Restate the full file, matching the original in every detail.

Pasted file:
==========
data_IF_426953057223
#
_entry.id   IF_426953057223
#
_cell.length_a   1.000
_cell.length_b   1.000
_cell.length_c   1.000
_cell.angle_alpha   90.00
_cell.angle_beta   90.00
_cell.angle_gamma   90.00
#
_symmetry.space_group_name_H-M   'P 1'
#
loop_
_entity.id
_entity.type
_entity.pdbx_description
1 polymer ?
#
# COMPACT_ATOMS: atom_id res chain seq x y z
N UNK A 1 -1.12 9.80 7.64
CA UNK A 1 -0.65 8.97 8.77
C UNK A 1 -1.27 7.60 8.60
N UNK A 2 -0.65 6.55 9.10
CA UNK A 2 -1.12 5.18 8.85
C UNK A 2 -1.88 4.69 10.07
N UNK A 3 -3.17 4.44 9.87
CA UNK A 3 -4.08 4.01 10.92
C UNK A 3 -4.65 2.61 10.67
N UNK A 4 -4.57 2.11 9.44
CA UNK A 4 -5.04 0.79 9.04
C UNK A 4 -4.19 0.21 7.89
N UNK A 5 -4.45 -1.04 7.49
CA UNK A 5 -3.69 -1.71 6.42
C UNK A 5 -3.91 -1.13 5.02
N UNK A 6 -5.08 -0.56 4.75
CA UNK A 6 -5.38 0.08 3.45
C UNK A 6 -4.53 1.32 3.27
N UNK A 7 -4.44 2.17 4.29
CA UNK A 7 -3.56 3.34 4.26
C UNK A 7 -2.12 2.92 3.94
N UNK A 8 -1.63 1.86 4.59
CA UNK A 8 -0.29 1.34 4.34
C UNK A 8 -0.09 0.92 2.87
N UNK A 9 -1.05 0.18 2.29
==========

data_IF_426953057223
#
_entry.id   IF_426953057223
#
_cell.length_a   1.000
_cell.length_b   1.000
_cell.length_c   1.000
_cell.angle_alpha   90.00
_cell.angle_beta   90.00
_cell.angle_gamma   90.00
#
_symmetry.space_group_name_H-M   'P 1'
#
loop_
_entity.id
_entity.type
_entity.pdbx_description
1 polymer ?
#
# COMPACT_ATOMS: atom_id res chain seq x y z
N UNK A 1 -1.12 9.80 7.64
CA UNK A 1 -0.65 8.97 8.77
C UNK A 1 -1.27 7.60 8.60
N UNK A 2 -0.65 6.55 9.10
CA UNK A 2 -1.12 5.18 8.85
C UNK A 2 -1.88 4.69 10.07
N UNK A 3 -3.17 4.44 9.87
CA UNK A 3 -4.08 4.01 10.92
C UNK A 3 -4.65 2.61 10.67
N UNK A 4 -4.57 2.11 9.44
CA UNK A 4 -5.04 0.79 9.04
C UNK A 4 -4.19 0.21 7.89
N UNK A 5 -4.45 -1.04 7.49
CA UNK A 5 -3.69 -1.71 6.42
C UNK A 5 -3.91 -1.13 5.02
N UNK A 6 -5.08 -0.56 4.75
CA UNK A 6 -5.38 0.08 3.45
C UNK A 6 -4.53 1.32 3.27
N UNK A 7 -4.44 2.17 4.29
CA UNK A 7 -3.56 3.34 4.26
C UNK A 7 -2.12 2.92 3.94
N UNK A 8 -1.63 1.86 4.59
CA UNK A 8 -0.29 1.34 4.34
C UNK A 8 -0.09 0.92 2.87
N UNK A 9 -1.05 0.18 2.29